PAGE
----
The politics of the madrasa survey
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Any state intervention inspired by Islamophobic views will only help deepen majoritarianism

October 20, 2022 12:15 am | Updated 01:18 pm IST

 A madrasa in New Delhi.

A madrasa in New Delhi. | Photo Credit: SUSHIL KUMAR VERMA

The Uttar Pradesh government’s decision to undertake a survey of madrasas has raised serious concerns not just over the fate of these institutions but also on the future of Muslim identity. Other BJP-ruled States have also expressed concerns about madrasas. In May, Assam Chief Minister Himanta Biswa Sarma said the word ‘madrasa’ should cease to exist. In September, Uttarakhand Chief Minister Pushkar Singh Dhammi said his State would also conduct a survey of madrasas, like Uttar Pradesh. The stated reason is to check the availability of basic facilities for the students. Responding to this, Maulana Arshad Madani, head of the Darul Uloom Deoband, appealed to Ulemas in charge of various madrasas to cooperate in the survey, taking the stated logic of governance at face value.

In politics, the logic of governance has always been a handy tool to achieve ideological objectives. This was the case in the 1905 Bengal Partition and, as some may argue, during the 2014 general election campaign. The ideological aspect of this survey will become clear only after the survey is completed and various political parties respond to its outcomes. What strands of majoritarianism inspired the survey? Is the survey motivated by prejudice towards Muslims? Whatever the answer, madrasas have become a new battlefront between the Hindu Right and Indian Muslims, and the survey has the potential to offer material that could shape Muslim identity.

Views about madrasas

In India, two arguments are often made about madrasas. The first is that Muslims are economically backward because most of them are educated in madrasas. The second argument is that madrasas are nurseries of radical Islam. This view gained momentum globally after the 9/11 attack. The response of the Western states, or the War on Terror, was formulated based on this argument. Despite the fact that the al-Qaeda failed to attract Indian Muslims, the Indian political class was swayed by this view of madrasas. The most surprising endorsement of this view came from former West Bengal Chief Minister Buddhadeb Bhattacharya in 2002.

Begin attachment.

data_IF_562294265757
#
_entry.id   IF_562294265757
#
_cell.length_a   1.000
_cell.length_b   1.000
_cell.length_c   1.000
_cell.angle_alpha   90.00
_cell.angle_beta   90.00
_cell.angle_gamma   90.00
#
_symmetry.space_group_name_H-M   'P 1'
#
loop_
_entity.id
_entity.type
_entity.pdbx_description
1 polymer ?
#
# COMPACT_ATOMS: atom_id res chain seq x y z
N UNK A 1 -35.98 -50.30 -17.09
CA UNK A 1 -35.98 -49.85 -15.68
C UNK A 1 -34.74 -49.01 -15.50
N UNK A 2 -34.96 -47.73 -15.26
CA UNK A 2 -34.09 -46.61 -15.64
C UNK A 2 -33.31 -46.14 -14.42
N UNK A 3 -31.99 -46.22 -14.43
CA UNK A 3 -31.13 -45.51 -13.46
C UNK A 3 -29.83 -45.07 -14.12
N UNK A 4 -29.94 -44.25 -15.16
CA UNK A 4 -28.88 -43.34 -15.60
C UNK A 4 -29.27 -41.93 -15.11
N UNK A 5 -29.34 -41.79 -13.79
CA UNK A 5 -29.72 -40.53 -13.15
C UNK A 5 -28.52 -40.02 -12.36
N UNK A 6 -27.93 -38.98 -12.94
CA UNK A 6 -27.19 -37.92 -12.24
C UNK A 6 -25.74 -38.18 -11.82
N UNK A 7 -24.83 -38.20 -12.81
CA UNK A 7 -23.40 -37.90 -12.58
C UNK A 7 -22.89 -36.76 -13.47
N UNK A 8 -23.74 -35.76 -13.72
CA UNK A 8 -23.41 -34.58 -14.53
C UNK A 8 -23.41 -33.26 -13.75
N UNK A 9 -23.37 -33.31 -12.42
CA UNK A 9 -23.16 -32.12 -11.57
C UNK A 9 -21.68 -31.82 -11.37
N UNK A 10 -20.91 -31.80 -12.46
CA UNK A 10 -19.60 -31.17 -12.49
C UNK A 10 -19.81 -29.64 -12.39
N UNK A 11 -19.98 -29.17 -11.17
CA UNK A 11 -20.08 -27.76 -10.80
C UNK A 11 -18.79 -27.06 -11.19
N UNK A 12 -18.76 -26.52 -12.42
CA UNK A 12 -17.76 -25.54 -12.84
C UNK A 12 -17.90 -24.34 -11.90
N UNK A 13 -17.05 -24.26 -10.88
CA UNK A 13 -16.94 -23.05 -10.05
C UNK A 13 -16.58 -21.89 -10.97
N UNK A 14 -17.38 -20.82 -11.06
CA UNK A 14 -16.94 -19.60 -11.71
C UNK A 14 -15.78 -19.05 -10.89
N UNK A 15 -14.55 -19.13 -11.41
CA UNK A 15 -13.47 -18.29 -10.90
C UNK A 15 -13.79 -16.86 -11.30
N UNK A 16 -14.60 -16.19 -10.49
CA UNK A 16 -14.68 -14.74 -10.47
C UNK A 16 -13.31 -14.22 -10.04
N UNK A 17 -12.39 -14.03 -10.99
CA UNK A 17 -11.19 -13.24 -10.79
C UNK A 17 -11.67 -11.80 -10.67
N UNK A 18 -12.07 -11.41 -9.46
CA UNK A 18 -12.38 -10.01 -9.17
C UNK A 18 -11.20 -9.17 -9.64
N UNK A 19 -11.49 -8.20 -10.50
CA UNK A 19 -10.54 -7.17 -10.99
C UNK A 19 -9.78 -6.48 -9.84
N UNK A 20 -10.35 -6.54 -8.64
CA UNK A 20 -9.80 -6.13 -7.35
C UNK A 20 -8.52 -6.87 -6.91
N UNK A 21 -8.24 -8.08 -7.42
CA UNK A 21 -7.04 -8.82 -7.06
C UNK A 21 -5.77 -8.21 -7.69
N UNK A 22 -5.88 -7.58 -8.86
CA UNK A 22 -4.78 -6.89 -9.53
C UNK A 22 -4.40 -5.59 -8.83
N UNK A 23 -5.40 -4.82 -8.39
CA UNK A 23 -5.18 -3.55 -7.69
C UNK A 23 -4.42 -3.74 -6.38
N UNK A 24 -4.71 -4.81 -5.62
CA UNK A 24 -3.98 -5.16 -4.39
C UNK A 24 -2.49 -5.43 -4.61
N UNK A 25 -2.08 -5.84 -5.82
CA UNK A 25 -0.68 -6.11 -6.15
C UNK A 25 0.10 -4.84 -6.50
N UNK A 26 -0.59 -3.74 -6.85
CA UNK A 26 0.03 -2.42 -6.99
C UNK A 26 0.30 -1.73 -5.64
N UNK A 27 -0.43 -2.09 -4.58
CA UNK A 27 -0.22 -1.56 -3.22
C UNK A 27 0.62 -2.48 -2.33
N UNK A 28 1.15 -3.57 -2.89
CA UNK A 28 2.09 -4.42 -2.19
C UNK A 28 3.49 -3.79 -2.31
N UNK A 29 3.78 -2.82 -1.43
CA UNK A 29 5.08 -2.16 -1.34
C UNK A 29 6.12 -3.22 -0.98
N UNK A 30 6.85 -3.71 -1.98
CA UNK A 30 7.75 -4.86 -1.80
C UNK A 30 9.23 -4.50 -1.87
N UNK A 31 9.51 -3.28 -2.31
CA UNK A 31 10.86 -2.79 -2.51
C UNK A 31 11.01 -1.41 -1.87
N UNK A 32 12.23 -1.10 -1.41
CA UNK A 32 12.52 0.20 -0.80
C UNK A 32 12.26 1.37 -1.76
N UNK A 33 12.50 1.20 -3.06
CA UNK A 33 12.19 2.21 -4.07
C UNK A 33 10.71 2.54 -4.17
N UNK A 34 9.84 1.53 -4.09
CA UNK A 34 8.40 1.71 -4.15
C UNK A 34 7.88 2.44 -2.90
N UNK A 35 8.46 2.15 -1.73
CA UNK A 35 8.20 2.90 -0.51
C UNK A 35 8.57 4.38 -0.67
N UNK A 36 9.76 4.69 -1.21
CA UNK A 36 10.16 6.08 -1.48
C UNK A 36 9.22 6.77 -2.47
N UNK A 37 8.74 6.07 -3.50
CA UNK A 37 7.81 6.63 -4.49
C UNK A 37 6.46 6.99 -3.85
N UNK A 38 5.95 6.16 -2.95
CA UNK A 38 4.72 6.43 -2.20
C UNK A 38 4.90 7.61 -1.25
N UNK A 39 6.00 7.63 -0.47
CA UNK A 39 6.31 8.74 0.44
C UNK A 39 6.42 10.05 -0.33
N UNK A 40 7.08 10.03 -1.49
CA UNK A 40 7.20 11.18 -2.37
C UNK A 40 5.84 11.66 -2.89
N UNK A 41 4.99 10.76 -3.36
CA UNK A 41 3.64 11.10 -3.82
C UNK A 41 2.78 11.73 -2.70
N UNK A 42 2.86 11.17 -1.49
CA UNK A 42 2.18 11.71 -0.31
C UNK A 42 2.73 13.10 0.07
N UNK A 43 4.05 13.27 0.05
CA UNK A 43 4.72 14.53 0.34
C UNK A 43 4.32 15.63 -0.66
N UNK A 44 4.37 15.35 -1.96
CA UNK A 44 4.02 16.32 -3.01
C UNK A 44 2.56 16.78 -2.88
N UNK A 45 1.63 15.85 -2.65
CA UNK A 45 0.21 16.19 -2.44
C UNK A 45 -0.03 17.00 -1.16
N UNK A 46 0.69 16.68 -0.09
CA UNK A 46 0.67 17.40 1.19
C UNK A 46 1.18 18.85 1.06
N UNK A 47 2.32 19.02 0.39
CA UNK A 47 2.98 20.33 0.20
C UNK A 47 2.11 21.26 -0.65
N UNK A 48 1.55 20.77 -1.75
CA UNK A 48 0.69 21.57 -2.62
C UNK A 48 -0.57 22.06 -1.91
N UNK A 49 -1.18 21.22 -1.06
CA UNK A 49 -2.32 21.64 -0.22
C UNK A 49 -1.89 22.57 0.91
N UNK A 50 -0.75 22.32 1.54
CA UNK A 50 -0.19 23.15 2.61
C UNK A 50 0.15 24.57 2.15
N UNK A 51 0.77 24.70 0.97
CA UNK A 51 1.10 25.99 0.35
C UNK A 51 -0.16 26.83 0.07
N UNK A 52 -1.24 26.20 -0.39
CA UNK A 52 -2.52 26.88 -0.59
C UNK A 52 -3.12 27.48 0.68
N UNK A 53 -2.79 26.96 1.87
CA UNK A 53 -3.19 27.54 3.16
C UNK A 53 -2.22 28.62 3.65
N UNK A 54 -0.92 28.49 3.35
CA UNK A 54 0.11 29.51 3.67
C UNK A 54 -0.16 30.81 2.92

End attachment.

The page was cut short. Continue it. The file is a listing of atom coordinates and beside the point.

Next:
The Sachar Committee Report (2006) demolished both these arguments with robust empirical evidence. It found that only 3% of Muslim children of school-going age go to madrasas at the national level. It also drew a distinction between madrasas and maktabs. Maktabs are neighbourhood schools, often attached to mosques. They offer religious education to children who attend other schools to get mainstream education. The share of Muslims who attend madrasas and maktabs is not more than 6.3%, the report said. The report’s most crucial observation was that Muslims are aspirational. Muslim parents are eager to see their children enrolled in modern education institutions, but often fail to do so owing to their poor financial condition. The report therefore recommended that scholarships be given to Muslim students so that they don’t drop out of school. This was even implemented by some BJP-ruled States such as Madhya Pradesh, but not by the then Gujarat government. Such scholarships have made a difference, say some researchers, though scholars have expressed concerns over the lack of commitment of various national governments, including the United Progressive Alliance governments that helped formulate the report, in implementing the committee’s recommendations.

A policy for Muslims

It is clear that the governments of Uttar Pradesh, Assam or Uttarakhand have little appreciation for these findings. One BJP leader dismissed the Sachar report as an act of appeasement. Curiously, the authors of the Sachar Committee report deliberately chose to stay away from discussions over party politics or issues of secularism or communalism and the implications of these for the welfare of Muslims. They pretended as if no causal relationship exists between ideology and development. The politics that is expected to follow the madrasa survey will highlight how crucial this relationship is, and how utopian the authors of the Sachar report were in hoping that they could frame a policy for Muslims outside the framework of secularism and communalism.

Madrasas have a long and complex history. In the post-mutiny period, they emerged mainly to help save Muslim identity in the face of growing colonial interventions, which they suspected might impose Christian values on fellow Muslims. Madrasas, particularly Deoband, chose not to seek state support because they suspected that the colonial state, among others, would eventually expect them to produce “loyal subjects for the British Crown” as became the case with Aligarh Muslim University. So, they sought autonomy. Deoband took a political stand and fiercely resisted Partition. While there are issues concerning madrasas and modernity, particularly with regard to issues such as patriarchy and child rights, some of which were raised by the Sachar Committee, to have any state intervention inspired by Islamophobic views will only help deepen majoritarianism.

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